I just left the hair salon with my wet hair stuffed under a baseball cap. I have horses to ride, edits on my latest manuscript to do, and a lesson to teach, and I have no need and no time for a blow dry. But I will always make time to cover the insidious gray hair that, like weeds after a spring storm, are trying to take over my head.
I don’t care about the gray-hair trend. I have always been a bit of a rebel. I don’t care that letting your hair go gray has become a statement of wisdom and power. Though I suppose there is a certain freedom gained from not having to hit the hair salon every couple of weeks, coloring my hair is a sacrifice I willingly make.
Some might argue that I’m trying to hold onto my youth, refusing to accept my aging self, but I feel my age every morning when I get out of bed, when I lift 50 pounds horse feed, stack 100-pound hay bales, when I attempt downward dog, when I try to read the small print on anything. I feel the years, all 63 of them, and I take satisfaction in that.
Let someone have to guess, at least from far off, where I stand on the timeline of life. I want my appearance to align with my determination to not let age define me.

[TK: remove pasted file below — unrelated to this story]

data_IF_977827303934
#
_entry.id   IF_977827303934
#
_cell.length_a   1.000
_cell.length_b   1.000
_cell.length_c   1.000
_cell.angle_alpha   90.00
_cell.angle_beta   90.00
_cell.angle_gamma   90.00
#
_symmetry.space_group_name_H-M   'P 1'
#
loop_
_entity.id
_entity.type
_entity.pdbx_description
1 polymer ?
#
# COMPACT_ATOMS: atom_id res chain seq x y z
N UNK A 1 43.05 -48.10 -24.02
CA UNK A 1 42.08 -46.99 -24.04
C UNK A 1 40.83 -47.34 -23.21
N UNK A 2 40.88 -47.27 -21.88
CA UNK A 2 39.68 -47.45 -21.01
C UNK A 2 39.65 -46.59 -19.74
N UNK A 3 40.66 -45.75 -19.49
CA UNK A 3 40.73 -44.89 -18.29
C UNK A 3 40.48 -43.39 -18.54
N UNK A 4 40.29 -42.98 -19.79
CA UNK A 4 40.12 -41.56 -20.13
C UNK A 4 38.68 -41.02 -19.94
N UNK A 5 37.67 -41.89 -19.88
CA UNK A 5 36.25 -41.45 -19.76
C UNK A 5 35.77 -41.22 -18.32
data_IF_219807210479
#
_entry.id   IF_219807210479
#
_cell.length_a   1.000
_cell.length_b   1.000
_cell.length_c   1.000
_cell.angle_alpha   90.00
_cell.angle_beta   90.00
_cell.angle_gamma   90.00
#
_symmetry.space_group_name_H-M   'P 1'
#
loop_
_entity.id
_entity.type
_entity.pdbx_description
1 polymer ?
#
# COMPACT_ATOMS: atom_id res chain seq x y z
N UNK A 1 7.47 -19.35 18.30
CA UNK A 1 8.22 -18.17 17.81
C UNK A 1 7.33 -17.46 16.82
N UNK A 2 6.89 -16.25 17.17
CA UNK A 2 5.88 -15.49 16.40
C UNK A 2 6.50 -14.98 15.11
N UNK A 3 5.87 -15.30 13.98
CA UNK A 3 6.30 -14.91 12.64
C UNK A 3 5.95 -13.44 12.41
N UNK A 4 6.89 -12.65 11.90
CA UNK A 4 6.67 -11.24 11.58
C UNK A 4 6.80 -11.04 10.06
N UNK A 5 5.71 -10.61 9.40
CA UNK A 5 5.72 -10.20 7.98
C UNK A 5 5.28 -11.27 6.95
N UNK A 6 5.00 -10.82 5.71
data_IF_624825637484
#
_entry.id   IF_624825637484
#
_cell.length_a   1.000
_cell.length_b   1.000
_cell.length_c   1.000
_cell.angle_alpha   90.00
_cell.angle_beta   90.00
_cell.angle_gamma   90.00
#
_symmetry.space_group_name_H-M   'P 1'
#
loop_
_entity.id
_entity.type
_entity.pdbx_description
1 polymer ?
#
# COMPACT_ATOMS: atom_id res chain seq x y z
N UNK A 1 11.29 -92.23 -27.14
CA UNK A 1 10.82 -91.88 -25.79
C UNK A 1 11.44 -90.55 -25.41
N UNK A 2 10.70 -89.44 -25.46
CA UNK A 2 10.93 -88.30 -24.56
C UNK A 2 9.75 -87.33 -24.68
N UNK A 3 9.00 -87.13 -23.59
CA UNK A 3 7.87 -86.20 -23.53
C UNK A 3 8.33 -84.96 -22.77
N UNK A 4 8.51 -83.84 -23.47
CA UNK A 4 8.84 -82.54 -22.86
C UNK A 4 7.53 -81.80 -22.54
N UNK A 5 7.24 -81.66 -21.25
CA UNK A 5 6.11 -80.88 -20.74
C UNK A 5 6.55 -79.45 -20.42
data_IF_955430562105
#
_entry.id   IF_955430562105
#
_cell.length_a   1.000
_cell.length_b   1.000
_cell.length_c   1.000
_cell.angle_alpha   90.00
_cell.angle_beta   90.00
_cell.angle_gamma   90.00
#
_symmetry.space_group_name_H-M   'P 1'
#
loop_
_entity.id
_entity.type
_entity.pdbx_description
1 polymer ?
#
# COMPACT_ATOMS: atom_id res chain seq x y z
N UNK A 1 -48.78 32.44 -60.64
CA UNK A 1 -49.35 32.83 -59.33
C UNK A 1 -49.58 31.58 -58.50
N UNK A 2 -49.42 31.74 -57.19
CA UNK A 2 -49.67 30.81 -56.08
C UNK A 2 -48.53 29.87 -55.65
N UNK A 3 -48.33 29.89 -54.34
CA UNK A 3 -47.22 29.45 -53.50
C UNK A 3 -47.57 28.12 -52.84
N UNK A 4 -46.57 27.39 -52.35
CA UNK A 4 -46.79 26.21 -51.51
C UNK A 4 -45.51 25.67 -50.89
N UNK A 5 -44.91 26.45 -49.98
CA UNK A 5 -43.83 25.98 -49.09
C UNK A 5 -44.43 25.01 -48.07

I’ve never had Botox. I accept the crinkly skin on my muscled arms and regard my web of spider veins with fascination. But I don’t want to be labeled from a distance as a grandma. Don’t get me wrong: Grandmas are wonderful, but they are often associated with being old, and I am anything but. Let someone have to guess, at least from far off, where I stand on the timeline of life. I want my appearance to align with my determination to not let age define me.
Like photographs, we fade with age. In my opinion, gray hair only accentuates that. My English and Irish heritage gave me pale skin, and coloring my hair is my way of trying to prevent my image from fading until it can no longer be seen. It’s the same reason I go to the gym five days a week, take care to put on makeup, and choose clothes that are ageless. I have no desire to feel invisible.
I am happy being the age I am, and I am happy for every birthday that lies ahead of me. I am settled in my sense of self, secure in whom I am, delighted by the life I lead, but I will never give in to a trend simply because other people deem it empowering.
Power comes from living your own life, following your own path. And my path leads right to the hair salon.
Kathryn Rishoff is a writer living in California. You can learn more about her at rishoffwrites.com.